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Amid rocket fire, violinist plays poignant Brahms in a bomb shelter during Israel-Gaza conflict

17 May 2021, 12:37 | Updated: 17 May 2021, 12:47

Amid rocket fire, violinist plays poignant Brahms in a bomb shelter during Israel-Gaza conflict
Amid rocket fire, violinist plays poignant Brahms in a bomb shelter during Israel-Gaza conflict. Picture: Getty / David Radzynski / Facebook

By Rosie Pentreath

Violinist David Radzynski performs a sublime melody by the Romantic composer, reminding us of the power of music to soothe in challenging times.

“Playing Brahms while taking shelter under yet more rocket attacks this afternoon…” violinist David Radzynski wrote on social media, as he shared a video of himself playing some exquisite Brahms amid the ongoing Israel-Gaza conflict.

Joined by an onlooking four-legged friend, the violinist shared the video on Saturday 15 May, amid the sinister echoes of bombs being dropped in the area.

The evocative melody speaks to the pain of the moment, and provides an instant of poignant reflection in the small, reverberating space of the bomb shelter Radzynski had sought safety in.

As he performs an extract from the second movement of Brahms’ Violin Concerto, Radzynski looks up towards the ceiling anxiously as booms reverberate over the singing sound of his violin.

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Speaking of music’s power to make a statement in challenging times, Radzynski told Classic FM: “It felt totally surreal to be playing Brahms in a bomb shelter, but also very appropriate.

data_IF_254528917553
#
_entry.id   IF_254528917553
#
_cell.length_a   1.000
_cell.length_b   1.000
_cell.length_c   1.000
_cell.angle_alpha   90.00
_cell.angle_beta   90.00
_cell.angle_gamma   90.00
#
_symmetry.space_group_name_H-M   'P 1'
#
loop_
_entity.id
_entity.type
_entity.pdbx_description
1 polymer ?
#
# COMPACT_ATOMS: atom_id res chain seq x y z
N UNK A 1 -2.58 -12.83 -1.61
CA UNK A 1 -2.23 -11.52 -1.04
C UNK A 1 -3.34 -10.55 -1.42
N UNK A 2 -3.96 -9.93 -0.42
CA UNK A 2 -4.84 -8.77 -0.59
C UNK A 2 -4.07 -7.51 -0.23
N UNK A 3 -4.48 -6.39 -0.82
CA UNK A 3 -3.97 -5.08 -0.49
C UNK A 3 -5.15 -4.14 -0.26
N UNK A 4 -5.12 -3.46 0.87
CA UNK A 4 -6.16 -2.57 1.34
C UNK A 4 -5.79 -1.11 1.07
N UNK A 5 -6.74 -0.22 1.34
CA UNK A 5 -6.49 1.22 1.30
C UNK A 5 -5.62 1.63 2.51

“There are, as usual, many heated debates on social media whenever the tensions here rise to such a degree. I feel that for me, the most meaningful contribution I can give is through music.”

The video was taken while sirens were going off in Tel Aviv. “I was practising at home and didn’t have time to put my violin in the case, so I just took it with me,” Radzynski said.

“I mostly played for myself, but it’s also the only real form of protest I can think of in times of war. A political opinion will just get lost and nobody really wants to listen to what you have to say anyway. Music is my way of bringing people together and finding some peace of mind.”

Commenting on the video, friends of Radzynski offered their well wishes, urging him and his family to ‘stay safe’. “Brahms gets a different meaning in those circumstances”, one user commented, while another said, “Best way to find peace”.

Radzynski is concertmaster of the Israel Philharmonic, and one of the youngest violinists to lead a major world orchestra.

The Israel and Palestinian territory of the Gaza Strip is experiencing the worst violence it’s seen in years, with dozens being killed in open conflict following spiralling tensions over the past month.